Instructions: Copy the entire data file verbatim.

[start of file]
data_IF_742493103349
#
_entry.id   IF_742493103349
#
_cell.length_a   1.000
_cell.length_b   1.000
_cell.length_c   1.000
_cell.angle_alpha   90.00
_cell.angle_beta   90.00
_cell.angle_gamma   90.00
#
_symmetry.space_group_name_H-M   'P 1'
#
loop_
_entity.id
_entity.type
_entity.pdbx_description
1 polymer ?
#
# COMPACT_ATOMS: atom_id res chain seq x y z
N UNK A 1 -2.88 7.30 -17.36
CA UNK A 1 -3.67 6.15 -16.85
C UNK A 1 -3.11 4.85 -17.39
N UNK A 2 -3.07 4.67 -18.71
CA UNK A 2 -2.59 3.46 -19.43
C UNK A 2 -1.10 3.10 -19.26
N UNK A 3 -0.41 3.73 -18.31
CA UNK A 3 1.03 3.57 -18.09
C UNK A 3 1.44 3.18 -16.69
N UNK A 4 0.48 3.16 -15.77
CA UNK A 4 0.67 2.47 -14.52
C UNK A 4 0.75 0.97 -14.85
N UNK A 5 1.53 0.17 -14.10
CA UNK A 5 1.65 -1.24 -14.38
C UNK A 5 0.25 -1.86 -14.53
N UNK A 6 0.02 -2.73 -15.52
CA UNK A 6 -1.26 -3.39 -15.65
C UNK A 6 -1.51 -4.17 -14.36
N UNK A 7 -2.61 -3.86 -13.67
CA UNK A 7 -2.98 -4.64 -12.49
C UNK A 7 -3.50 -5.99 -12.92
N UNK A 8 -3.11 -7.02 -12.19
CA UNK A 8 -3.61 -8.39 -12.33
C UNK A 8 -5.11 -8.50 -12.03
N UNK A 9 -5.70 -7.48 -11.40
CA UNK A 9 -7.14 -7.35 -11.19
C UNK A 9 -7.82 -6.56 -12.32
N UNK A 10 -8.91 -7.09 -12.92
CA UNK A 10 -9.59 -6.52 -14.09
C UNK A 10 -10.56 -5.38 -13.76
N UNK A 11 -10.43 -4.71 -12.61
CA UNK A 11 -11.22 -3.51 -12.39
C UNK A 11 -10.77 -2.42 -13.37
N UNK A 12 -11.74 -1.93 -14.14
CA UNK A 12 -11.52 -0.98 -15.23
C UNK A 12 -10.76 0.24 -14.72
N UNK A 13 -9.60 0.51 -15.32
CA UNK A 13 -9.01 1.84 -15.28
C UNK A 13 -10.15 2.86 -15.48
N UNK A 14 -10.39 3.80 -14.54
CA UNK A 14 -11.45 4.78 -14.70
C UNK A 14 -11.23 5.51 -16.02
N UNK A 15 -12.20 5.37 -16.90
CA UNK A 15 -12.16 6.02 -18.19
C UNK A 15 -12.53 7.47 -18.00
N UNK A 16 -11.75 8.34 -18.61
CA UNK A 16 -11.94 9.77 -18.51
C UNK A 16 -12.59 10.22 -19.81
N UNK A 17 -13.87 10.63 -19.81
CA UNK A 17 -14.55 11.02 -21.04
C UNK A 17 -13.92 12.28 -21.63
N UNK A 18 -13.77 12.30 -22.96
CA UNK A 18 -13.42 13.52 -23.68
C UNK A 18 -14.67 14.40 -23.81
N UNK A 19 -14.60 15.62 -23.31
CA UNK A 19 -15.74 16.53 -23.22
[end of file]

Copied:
data_IF_742493103349
#
_entry.id   IF_742493103349
#
_cell.length_a   1.000
_cell.length_b   1.000
_cell.length_c   1.000
_cell.angle_alpha   90.00
_cell.angle_beta   90.00
_cell.angle_gamma   90.00
#
_symmetry.space_group_name_H-M   'P 1'
#
loop_
_entity.id
_entity.type
_entity.pdbx_description
1 polymer ?
#
# COMPACT_ATOMS: atom_id res chain seq x y z
N UNK A 1 -2.88 7.30 -17.36
CA UNK A 1 -3.67 6.15 -16.85
C UNK A 1 -3.11 4.85 -17.39
N UNK A 2 -3.07 4.67 -18.71
CA UNK A 2 -2.59 3.46 -19.43
C UNK A 2 -1.10 3.10 -19.26
N UNK A 3 -0.41 3.73 -18.31
CA UNK A 3 1.03 3.57 -18.09
C UNK A 3 1.44 3.18 -16.69
N UNK A 4 0.48 3.16 -15.77
CA UNK A 4 0.67 2.47 -14.52
C UNK A 4 0.75 0.97 -14.85
N UNK A 5 1.53 0.17 -14.10
CA UNK A 5 1.65 -1.24 -14.38
C UNK A 5 0.25 -1.86 -14.53
N UNK A 6 0.02 -2.73 -15.52
CA UNK A 6 -1.26 -3.39 -15.65
C UNK A 6 -1.51 -4.17 -14.36
N UNK A 7 -2.61 -3.86 -13.67
CA UNK A 7 -2.98 -4.64 -12.49
C UNK A 7 -3.50 -5.99 -12.92
N UNK A 8 -3.11 -7.02 -12.19
CA UNK A 8 -3.61 -8.39 -12.33
C UNK A 8 -5.11 -8.50 -12.03
N UNK A 9 -5.70 -7.48 -11.40
CA UNK A 9 -7.14 -7.35 -11.19
C UNK A 9 -7.82 -6.56 -12.32
N UNK A 10 -8.91 -7.09 -12.92
CA UNK A 10 -9.59 -6.52 -14.09
C UNK A 10 -10.56 -5.38 -13.76
N UNK A 11 -10.43 -4.71 -12.61
CA UNK A 11 -11.22 -3.51 -12.39
C UNK A 11 -10.77 -2.42 -13.37
N UNK A 12 -11.74 -1.93 -14.14
CA UNK A 12 -11.52 -0.98 -15.23
C UNK A 12 -10.76 0.24 -14.72
N UNK A 13 -9.60 0.51 -15.32
CA UNK A 13 -9.01 1.84 -15.28
C UNK A 13 -10.15 2.86 -15.48
N UNK A 14 -10.39 3.80 -14.54
CA UNK A 14 -11.45 4.78 -14.70
C UNK A 14 -11.23 5.51 -16.02
N UNK A 15 -12.20 5.37 -16.90
CA UNK A 15 -12.16 6.02 -18.19
C UNK A 15 -12.53 7.47 -18.00
N UNK A 16 -11.75 8.34 -18.61
CA UNK A 16 -11.94 9.77 -18.51
C UNK A 16 -12.59 10.22 -19.81
N UNK A 17 -13.87 10.63 -19.81
CA UNK A 17 -14.55 11.02 -21.04
C UNK A 17 -13.92 12.28 -21.63
N UNK A 18 -13.77 12.30 -22.96
CA UNK A 18 -13.42 13.52 -23.68
C UNK A 18 -14.67 14.40 -23.81
N UNK A 19 -14.60 15.62 -23.31
CA UNK A 19 -15.74 16.53 -23.22